Children aren’t immune to the political arena. Given the ongoing coverage and the upcoming debates, even most preschoolers are likely aware that the U.S. is about to have a presidential election. However, with discussions that often become heated, including dire predictions should one candidate or the other win, the political landscape can be confusing or even frightening to the younger generation.
While you may want to avoid talking politics in social settings, the same is not true at home. In fact, children are witnesses to our most honest opinions on most matters, including politics. As parents, you are responsible for introducing the idea of politics and debate to your children, and launching their personal journey toward being part of the democratic process. No small task.
So, how can parents help their children to understand the importance of politics and debate while reassuring them that they’re safe?
How to Talk to Your Kids about Politics
1. Have a Party! Encourage your child to create their own mock political party. They can decide on their platform, create a symbol and even debate siblings or friends on the merits of their party. Perhaps the winner gets to choose the next movie to see or meals for a week.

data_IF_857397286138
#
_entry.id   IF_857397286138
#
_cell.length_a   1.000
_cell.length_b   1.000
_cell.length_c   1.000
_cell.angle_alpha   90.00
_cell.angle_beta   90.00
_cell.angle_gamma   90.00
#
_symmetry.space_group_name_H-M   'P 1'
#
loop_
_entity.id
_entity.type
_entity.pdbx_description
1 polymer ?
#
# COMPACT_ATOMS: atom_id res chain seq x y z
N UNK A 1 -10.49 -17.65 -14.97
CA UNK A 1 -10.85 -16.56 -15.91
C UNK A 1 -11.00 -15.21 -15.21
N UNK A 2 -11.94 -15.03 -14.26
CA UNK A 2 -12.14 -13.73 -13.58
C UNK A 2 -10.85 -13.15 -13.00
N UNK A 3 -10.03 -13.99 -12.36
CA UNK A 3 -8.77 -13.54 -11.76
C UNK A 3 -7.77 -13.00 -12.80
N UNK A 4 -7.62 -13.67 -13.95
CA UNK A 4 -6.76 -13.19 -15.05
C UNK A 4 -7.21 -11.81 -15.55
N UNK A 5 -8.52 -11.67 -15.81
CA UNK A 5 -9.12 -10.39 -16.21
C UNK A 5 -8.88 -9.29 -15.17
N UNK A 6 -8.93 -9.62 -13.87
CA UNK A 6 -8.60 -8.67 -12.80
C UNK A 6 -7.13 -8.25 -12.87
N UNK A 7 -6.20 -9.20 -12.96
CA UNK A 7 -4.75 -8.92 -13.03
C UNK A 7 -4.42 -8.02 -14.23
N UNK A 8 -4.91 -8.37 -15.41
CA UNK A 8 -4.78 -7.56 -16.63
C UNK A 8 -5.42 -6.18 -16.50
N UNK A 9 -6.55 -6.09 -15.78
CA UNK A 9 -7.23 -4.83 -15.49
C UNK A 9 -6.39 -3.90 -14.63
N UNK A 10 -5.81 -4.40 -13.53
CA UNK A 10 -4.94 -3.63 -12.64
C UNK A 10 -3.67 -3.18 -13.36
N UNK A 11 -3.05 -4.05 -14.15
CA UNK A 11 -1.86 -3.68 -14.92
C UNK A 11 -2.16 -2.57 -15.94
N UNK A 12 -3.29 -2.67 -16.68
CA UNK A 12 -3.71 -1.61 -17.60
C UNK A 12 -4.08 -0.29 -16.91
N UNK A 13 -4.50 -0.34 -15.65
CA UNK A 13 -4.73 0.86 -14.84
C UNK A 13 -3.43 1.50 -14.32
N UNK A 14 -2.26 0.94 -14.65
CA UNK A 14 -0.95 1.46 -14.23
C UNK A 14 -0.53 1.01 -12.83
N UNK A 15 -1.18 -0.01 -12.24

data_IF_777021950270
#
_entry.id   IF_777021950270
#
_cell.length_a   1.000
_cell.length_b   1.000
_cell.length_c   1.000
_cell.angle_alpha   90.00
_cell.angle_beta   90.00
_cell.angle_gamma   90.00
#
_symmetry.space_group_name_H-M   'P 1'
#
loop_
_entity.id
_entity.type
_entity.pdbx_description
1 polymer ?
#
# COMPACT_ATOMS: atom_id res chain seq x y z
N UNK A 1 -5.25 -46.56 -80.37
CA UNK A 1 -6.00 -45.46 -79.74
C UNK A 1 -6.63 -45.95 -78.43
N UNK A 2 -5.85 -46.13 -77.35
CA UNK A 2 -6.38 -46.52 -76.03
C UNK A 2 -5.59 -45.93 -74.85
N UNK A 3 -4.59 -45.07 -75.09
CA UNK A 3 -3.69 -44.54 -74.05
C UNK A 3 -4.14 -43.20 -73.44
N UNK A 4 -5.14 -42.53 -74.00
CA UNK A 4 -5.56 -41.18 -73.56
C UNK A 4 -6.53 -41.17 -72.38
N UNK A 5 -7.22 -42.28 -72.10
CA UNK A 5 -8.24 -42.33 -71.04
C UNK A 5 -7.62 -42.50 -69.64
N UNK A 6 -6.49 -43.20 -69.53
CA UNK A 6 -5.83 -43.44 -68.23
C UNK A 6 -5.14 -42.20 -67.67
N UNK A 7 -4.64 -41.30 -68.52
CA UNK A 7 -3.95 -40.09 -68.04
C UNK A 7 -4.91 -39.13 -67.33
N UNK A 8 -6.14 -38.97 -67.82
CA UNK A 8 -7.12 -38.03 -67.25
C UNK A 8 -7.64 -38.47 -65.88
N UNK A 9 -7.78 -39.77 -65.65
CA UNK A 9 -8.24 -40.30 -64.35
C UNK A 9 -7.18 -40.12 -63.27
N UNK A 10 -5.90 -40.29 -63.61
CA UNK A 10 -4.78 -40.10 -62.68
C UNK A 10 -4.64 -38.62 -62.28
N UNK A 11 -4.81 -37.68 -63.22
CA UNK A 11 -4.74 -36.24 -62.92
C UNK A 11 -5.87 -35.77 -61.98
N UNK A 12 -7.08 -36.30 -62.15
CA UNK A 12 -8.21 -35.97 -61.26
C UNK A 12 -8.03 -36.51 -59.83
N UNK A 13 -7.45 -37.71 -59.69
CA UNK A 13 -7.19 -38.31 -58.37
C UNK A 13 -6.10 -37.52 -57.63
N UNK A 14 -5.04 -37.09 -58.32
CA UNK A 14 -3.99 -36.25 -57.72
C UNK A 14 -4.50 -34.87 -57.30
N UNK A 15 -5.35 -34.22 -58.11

2. Vote on it. Macaroni & cheese or tacos for dinner? Create a mock voting booth and ballots for each member of the family. When all the votes have been cast, tally the results and talk about the process and how it relates to choosing a president.
3. Dinnertime Debate. Give each member of the family 2 minutes over dinner to discuss why they prefer one candidate over the other. Be sure to include younger children – it may result in some unique perspectives. Children can practice important life skills, including active listening, respect for others and taking turns.
4. Provide Age-Appropriate Answers. Younger children may simply want to know what an election means, in the most basic terms. Older kids will likely want more details.
5. Explain Yourself. Particularly if you are passionate about the candidate you prefer, take the time to explain why. Defend your position, and what you like or don’t like about each candidate. Encourage your kids to ask questions or choose a candidate they prefer, even if it’s not the same as your own choice.
6. Write a Letter. Whether electronic or old-school ink and paper, writing a letter to a politician is a great way to demonstrate the democratic process, and the importance of sharing opinions. In an election year, it’s likely your child will get a response. Here are the addresses:
President Barack Obama
The White House
1600 Pennsylvania Avenue NW
Washington, DC 20500
Romney for President
PO Box 149756
Boston, MA 02114-9756
Or send Mr. Romney an e-mail!
Claire Haas is the vice president of education for the Kiddie Academy. According to Claire, “The key to making sense of the election is explaining politics in a way that a child can understand and digest. In fact, parents shouldn’t miss this great opportunity to teach their families about expressing and respecting differing opinions.”